Don’t Even Think that Monetary Tightening Is Going to Pause

November 17, 2022

Central bankers in the United States and around the world are doubling down to quell any investor notions that monetary tightening is about to pause while assessing the delayed results of restraint already in the pipeline. That was the message from recent comments by the Kansas City and San Francisco Fed Presidents and the actions of two Asian central banks that announced further interest rate hikes earlier today.

This sobering message sent U.S. stock futures down 0.7% overnight. In Asia, stock markets closed down 2.4% in India, 1.4% in South Korea, 1.2% in Hong Kong and 0.4% in Japan. Equities so far in Europe’s trading day have lost between 0.6% and  0.9% in the U.K., France, Spain and Italy but  just 0.1% in Germany.

The dollar has benefited from investor caution, climbing 1.0% against the Australian dollar, 0.9% versus the kiwi and yuan, 0.7% vis-a-vis sterling, 0.6% relative to the Turkish lira and euro, 0.5% on a weighted basis, 0.4% against the Japanese yen and 0.3% versus the Canadian dollar.

The prices for WTI oil, gold and Bitcoin have weakened 2.0%, 0.5% and 0.4%, respectively, while a 4-basis point rise in the ten-year U.S. Treasury yield has enhanced its comparative appeal.

More evidence of persistent global inflation was reported this Thursday.

  • Austria’s highest consumer price inflation since at least 1958 — a price rise of 1.1% on month and 11.0% from a year earlier — was reconfirmed.
  • CPI inflation in the euro area last month was revised down 0.1 percentage point but, at 10.6%, still constituted a record high and a six percentage point acceleration from 4.6% in October 2021. On-year price rises in energy and food amounted to 41.5% and 13.1%. Core inflation embodying all other  items rose to 5.0% versus 2.0% a year earlier.
  • The three largest economies sharing the euro (Germany, France and Italy) experienced monthly consumer price increases of more than 1.0%. So did the Netherlands.
  • Producer output and producer input prices in New Zealand posted quarter-on-quarter advances of 1.6% and 0.8% in 3Q 2022.
  • Portuguese producer price inflation receded further last month to a still highly elevated 16.2%. A 314-month peak of 26.6% had been touched last March.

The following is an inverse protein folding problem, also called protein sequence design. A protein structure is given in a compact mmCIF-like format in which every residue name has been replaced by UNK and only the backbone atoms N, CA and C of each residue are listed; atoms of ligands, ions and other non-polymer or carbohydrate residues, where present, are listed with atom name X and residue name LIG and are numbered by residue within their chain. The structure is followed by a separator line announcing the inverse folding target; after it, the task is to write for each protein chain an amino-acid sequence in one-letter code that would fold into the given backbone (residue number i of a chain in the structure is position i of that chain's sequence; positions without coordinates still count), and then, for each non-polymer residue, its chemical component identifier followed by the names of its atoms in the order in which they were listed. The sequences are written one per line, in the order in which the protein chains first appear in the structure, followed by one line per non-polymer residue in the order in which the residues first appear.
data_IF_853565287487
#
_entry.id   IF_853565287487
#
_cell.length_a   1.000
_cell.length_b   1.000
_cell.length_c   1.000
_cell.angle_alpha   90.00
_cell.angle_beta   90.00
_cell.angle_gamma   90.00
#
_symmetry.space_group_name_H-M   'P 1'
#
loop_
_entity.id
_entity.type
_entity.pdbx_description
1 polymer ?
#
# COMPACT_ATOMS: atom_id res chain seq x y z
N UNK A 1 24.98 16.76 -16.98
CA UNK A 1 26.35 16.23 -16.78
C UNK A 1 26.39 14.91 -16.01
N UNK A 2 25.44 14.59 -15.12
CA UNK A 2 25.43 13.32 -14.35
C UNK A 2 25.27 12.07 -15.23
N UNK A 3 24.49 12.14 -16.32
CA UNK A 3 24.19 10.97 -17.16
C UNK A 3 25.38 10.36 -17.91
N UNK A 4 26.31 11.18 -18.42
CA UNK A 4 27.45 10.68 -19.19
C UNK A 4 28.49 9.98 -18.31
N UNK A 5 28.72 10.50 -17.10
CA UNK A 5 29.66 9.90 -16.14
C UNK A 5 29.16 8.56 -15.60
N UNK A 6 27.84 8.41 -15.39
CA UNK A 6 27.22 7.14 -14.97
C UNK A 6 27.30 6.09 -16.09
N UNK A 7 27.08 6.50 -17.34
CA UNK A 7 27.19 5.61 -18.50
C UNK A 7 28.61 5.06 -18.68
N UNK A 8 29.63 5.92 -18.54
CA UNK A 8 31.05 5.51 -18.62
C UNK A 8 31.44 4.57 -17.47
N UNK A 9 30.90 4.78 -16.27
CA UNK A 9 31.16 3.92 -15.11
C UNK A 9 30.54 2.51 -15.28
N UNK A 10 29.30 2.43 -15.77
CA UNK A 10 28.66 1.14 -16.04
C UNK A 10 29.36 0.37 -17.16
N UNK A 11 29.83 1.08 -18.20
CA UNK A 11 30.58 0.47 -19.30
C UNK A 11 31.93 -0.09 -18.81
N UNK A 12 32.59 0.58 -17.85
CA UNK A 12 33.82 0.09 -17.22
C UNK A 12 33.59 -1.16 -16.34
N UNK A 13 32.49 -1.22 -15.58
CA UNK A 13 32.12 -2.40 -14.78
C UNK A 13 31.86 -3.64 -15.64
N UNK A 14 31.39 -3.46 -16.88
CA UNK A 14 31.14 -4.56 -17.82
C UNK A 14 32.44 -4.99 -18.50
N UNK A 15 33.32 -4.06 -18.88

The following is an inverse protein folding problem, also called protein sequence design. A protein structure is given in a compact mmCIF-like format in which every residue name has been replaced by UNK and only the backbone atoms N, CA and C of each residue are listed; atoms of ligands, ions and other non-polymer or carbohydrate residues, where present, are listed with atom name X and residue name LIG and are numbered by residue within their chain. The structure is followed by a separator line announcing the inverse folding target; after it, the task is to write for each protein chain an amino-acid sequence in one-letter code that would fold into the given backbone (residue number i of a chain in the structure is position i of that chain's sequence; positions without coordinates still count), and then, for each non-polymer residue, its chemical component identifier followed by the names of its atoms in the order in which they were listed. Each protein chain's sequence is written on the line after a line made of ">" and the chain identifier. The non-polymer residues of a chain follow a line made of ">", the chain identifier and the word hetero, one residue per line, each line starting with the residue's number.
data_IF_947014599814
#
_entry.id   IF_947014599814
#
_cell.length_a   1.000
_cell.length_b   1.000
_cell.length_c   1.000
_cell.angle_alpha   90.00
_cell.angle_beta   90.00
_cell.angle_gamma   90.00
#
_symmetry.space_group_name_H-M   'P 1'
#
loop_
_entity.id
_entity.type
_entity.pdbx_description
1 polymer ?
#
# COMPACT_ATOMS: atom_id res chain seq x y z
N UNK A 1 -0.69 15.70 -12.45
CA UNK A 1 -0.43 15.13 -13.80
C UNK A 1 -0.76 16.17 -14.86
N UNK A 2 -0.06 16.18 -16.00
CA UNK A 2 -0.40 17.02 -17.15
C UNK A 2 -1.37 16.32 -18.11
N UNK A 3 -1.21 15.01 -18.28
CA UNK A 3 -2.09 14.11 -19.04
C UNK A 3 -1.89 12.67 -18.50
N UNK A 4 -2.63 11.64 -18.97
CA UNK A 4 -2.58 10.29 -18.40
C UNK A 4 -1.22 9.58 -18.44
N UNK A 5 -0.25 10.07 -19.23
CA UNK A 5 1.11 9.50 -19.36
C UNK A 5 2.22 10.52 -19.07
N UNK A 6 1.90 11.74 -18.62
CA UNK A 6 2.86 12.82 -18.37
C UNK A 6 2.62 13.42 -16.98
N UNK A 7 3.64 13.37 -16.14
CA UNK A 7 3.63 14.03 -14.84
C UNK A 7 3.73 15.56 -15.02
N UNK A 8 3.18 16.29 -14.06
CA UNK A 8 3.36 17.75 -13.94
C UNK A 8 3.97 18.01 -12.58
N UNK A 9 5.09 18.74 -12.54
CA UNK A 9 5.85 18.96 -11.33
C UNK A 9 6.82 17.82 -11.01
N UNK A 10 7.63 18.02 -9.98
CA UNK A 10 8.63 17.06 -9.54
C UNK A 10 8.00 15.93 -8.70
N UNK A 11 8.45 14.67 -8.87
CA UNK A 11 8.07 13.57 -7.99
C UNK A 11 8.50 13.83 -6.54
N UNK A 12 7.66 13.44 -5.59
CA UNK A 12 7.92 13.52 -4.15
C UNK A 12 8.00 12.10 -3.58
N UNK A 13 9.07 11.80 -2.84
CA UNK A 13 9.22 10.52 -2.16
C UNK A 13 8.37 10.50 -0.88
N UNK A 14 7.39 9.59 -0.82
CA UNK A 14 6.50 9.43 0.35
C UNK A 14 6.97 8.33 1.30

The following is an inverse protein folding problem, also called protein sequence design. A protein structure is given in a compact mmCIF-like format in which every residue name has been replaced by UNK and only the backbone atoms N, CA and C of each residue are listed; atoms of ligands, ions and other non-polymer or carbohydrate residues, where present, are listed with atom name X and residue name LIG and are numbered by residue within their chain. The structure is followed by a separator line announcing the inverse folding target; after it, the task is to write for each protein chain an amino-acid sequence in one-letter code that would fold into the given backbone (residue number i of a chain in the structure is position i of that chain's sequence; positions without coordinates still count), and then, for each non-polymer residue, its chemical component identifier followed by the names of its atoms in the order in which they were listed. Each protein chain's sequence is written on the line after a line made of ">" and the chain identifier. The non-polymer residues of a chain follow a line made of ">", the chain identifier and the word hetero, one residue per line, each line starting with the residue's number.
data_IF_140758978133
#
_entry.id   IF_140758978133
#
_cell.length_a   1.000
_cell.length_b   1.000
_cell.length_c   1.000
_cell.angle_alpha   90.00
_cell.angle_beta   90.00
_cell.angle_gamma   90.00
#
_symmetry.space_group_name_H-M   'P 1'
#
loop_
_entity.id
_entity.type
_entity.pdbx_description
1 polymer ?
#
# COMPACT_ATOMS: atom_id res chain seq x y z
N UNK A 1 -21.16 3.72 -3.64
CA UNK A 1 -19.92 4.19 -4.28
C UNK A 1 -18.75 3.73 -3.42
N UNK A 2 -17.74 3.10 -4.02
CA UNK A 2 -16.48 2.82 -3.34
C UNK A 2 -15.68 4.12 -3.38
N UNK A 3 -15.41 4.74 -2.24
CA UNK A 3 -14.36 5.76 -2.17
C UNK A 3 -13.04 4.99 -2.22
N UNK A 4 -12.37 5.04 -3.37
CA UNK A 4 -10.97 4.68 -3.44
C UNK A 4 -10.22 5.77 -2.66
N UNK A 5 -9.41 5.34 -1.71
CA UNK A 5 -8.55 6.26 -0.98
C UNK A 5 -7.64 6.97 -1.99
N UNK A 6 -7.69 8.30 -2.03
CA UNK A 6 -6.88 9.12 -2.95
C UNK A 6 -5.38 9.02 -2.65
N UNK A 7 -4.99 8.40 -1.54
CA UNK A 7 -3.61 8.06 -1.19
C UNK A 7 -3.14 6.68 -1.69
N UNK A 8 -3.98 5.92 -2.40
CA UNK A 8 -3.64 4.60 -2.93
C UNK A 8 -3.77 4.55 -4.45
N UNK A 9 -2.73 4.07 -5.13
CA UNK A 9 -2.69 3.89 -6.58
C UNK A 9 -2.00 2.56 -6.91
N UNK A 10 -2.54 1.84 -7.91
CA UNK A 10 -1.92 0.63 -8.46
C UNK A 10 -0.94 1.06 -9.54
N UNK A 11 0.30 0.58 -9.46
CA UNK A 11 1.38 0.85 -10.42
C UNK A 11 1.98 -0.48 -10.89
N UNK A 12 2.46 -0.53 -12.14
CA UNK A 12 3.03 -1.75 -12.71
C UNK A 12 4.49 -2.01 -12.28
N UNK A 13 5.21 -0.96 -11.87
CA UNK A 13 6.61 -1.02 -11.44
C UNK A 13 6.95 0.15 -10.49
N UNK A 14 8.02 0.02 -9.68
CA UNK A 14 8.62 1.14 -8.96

Bank Indonesia’s policy interest rate underwent its fourth increase since an initial 25-basis point move in August, rising to 5.25% from 4.75%. Hikes in September and October had also been by a half percentage point. In response to the pandemic, five 25-basis point cuts in 2020 were culminated with a final reduction to 3.50% in February 2021. Indonesian CPI inflation of 5.71% as of October still exceeds the central bank’s medium-term target corridor of 2-4%. At 5.25%, Indonesia’s interest rate is its highest in 38 months.

The Filipino central bank policy rate hike of 75 basis points today was larger than Indonesia’s and the previous two increases done in August and September. Markets were prepared rhetorically for this larger action. At a 164-month high of 5.0%, the new policy rate level still undershoots CPI inflation, which has accelerated to a 14-year high of 7.7% and exceeds the central bank’s inflation target ceiling of 4%. By matching the Fed’s last rate increase, monetary officials hope to prevent further depreciation of their currency.

Japan’s customs clearance trade deficit of JPY 2.162 trillion in October exceeded analyst forecasts by about a third. This was the fifteenth deficit in a row and resulted in a January-October shortfall of 16.4 trillion yen compared to a surplus of 1.39 trillion yen a year earlier.

Australia’s jobless rate unexpectedly dipped to a 3-month low of 3.4% in October and was accompanied by a 32.2k increase in jobs, which was twice as much as forecasters were predicting. Full-time workers accounted for all of the growth in employment.

Hong Kong’s jobless rate fell to a 32-month low, averaging 3.8% in August-October.

Year-on-year growth in Chinese foreign direct investment has slowed from 25.6% in the first quarter of 2022 to 17.4% in the first half of the year, and 14.4% in January-October.

Construction output in the euro area has been squeezed by the European Central Bank’s aggressive imposition of the monetary brakes. After increasing 3.7% on quarter in 1Q 2022, construction output fell 1.4% in the second quarter and 0.8% on average in 3Q. September output was just 1.0% higher than a year earlier.

After posting on-year increases of 5.0% in the final quarter of 2021 and 3.5% in the first quarter of this year, Russian real GDP was 4% less than a year earlier in the two ensuing quarters in spite of spending on its war against Ukraine.

Today’s U.S. data release menu will include the KC and Philly Fed manufacturing surveys, housing starts, building permits, and weekly jobless insurance claims.

Copyright 2022, Larry Greenberg. All rights reserved. No secondary distribution without express permission.

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